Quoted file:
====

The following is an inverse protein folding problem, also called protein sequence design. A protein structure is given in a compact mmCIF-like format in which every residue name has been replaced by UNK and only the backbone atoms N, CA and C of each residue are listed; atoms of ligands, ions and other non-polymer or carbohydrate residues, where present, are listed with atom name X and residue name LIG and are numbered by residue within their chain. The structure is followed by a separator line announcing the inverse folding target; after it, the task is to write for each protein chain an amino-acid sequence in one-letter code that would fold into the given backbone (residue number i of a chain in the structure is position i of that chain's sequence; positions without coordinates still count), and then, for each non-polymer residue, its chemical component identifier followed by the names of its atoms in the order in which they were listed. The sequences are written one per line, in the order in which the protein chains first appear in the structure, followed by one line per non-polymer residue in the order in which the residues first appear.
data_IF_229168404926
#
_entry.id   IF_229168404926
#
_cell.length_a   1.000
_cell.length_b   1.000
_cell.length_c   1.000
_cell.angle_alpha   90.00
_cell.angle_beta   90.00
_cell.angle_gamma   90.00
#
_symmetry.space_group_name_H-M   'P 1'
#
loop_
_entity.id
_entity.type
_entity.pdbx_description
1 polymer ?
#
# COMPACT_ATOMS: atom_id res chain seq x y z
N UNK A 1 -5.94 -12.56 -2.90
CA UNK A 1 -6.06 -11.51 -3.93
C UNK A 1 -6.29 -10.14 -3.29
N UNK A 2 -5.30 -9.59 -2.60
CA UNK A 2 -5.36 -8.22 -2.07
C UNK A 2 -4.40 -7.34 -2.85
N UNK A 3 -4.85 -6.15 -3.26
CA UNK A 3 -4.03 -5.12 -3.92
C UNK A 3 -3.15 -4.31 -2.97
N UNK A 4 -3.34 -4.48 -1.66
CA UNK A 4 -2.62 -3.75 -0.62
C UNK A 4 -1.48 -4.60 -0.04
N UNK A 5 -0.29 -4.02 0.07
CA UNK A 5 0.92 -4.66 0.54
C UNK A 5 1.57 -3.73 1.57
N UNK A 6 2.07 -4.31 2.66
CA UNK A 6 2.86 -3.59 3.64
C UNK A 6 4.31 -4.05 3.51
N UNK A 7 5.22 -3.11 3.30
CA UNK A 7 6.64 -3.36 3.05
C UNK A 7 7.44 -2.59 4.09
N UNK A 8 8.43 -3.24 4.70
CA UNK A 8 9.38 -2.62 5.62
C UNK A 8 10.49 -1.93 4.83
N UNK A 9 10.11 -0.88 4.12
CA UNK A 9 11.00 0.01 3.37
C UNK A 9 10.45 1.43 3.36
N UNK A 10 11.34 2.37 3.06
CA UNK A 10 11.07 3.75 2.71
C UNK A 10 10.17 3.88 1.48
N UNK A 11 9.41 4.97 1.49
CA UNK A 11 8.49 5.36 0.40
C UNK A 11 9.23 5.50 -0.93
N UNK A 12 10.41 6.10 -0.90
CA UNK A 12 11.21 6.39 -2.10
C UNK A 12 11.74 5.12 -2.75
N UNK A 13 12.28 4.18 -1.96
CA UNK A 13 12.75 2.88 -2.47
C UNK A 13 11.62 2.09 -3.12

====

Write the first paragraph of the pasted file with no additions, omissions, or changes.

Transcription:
The following is an inverse protein folding problem, also called protein sequence design. A protein structure is given in a compact mmCIF-like format in which every residue name has been replaced by UNK and only the backbone atoms N, CA and C of each residue are listed; atoms of ligands, ions and other non-polymer or carbohydrate residues, where present, are listed with atom name X and residue name LIG and are numbered by residue within their chain. The structure is followed by a separator line announcing the inverse folding target; after it, the task is to write for each protein chain an amino-acid sequence in one-letter code that would fold into the given backbone (residue number i of a chain in the structure is position i of that chain's sequence; positions without coordinates still count), and then, for each non-polymer residue, its chemical component identifier followed by the names of its atoms in the order in which they were listed. The sequences are written one per line, in the order in which the protein chains first appear in the structure, followed by one line per non-polymer residue in the order in which the residues first appear.